The monochrome veneer and darkly harsh aesthetics lend a grim Victorian authenticity to the heartbreaking tale of John Merrick’s torment. Lynch surprised many by producing a relatively straight story (see later career) free of the surrealistic flourishes of his earlier feature debut Eraserhead. Hurt and Hopkins are superb and it’s a hard heart that is not moved by the simple humanity of their relationship.
Tue 2 May 8.10pm at mac, Cannon Hill Park, Birmingham B12 9QH £9 macbirmingham.co.uk
I Am Not Your Negro (dir: Raoul Peck, 2016, cert 15)
The one time Haitian Minister of Culture, Raoul Peck, brings to life the unpublished writings of literary heavyweight James Baldwin. Marrying imaginative contemporary clips with Samuel L Jackson’s electric sharp reading lends a heady resonance to a voice that was a powerful symbol of black and gay rights. In a nation still riven along racial divides this is a prescient and compelling documentary.
Tue 2 May 8pm at at Everyman, The Mailbox, Birmingham B1 1RF £13.50 www.everymancinema.com
Cover Girl (dir: Charles Vidor, 1944, cert U)
Seeing Gene Kelly and Rita hayworth in glorious technicolor on the big screen is not something to be sniffed at. An opulently staged musical filled with breathtakingly imaginative choreography and familiar Ira Gershwin (George’s big brother) numbers, it will delight your senses. The Second World War was nearing its end and this is as lavish a piece of morale boosting entertainment as you will ever see. ‘The show must go on’.
Wed 3 May 6.30pm at The Light, 62 Wolverhampton St, Walsall WS2 8DD £8.95 lightcinemas.co.uk
Mindhorn (dir: Sean Foley, 2017, cert 15)
If you missed this at Flatpack now’s your chance to catch up with the Isle of Man’s most famous detective Mindhorn. The familiar Julian Barratt (Mighty Boosh, Nathan Barley) is the titular hero, he also co-wrote with Simon Farnaby, in the cringe inducing adventures of possibly cinema’s most deluded crime fighter. Being bereft of any self-awareness and oblivious to the crushing embarrassment of one’s actions is a familiar trope of British comedy, think Alan Partridge (Steve Coogan cameo’s), but here it is played to perfection. ‘See the truth’.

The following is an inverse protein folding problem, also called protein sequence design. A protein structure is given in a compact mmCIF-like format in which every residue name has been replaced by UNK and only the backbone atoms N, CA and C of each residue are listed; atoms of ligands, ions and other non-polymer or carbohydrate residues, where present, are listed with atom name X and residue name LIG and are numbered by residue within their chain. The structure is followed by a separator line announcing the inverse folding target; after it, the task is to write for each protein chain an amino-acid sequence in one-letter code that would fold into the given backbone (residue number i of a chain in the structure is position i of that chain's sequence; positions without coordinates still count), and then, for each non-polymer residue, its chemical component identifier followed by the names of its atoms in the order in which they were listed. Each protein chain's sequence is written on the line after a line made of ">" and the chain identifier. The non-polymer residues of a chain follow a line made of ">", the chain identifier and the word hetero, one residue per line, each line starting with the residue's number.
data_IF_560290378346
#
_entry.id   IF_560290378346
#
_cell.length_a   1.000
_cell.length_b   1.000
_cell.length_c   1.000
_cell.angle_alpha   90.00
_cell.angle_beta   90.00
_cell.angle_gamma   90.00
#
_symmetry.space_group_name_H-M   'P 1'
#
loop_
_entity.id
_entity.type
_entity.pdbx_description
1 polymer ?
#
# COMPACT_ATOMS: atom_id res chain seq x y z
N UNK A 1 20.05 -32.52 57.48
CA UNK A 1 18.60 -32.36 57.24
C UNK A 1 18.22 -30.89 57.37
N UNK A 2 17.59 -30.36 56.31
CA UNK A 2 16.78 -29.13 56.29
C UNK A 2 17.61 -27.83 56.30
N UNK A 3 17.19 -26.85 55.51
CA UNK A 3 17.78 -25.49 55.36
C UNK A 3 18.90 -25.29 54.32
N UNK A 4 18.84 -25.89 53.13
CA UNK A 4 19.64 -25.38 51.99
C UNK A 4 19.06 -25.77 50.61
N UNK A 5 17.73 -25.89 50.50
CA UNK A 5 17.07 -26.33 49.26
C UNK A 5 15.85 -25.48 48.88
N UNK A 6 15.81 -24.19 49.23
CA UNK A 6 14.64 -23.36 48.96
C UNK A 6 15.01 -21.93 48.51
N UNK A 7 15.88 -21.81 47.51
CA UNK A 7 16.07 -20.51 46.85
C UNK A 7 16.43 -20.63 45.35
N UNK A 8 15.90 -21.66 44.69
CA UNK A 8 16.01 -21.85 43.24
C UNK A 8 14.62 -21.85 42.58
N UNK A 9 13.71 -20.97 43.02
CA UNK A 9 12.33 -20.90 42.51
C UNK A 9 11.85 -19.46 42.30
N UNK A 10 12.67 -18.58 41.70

Fri 5 May to Sun 14 May at Electric, Station Street, Birmingham B5 4DY £9.50 www.theelectric.co.uk
Don’t Look Back (dir: D.A. Pennebaker, 1967, cert 15)
With Pennebaker’s Don’t Look Back the fly on the wall rockumentary was born. It’s startling use of handheld camera’s poking into the most intimate of spaces was a revelation. Serendipitously recording the moment Dylan went from fringe folkie to iconic cultural hero during his 1965 tour of England. Filled with incredible highlights the standout for us is the legendary Subterranean Homesick Blues opening credits.
Fri 5 May to Sat 6 May at mac, Cannon Hill Park, Birmingham B12 9QH £9 macbirmingham.co.uk
The Death of Mr. Lazarescu (dir: Cristi Puiu, 2006, cert 15)
This bleak but perfectly formed Romanian film follows one man’s (Mr. Lazarescu) awful night time journey from hospital to hospital via muffling indifference and scant concern. It’s an existentially kafkaesque nightmare, borne of real life events, as the grubby drunkard’s importance in the universe is reduced to negligibly subhuman. It’s a sobering (sorry) lesson on the judgements we make and diminishing humanity. Highly recommended.
Sun 7 May 2pm at mac, Cannon Hill Park, Birmingham B12 9QH £9 macbirmingham.co.uk
Published on: Wed 5 Apr 2017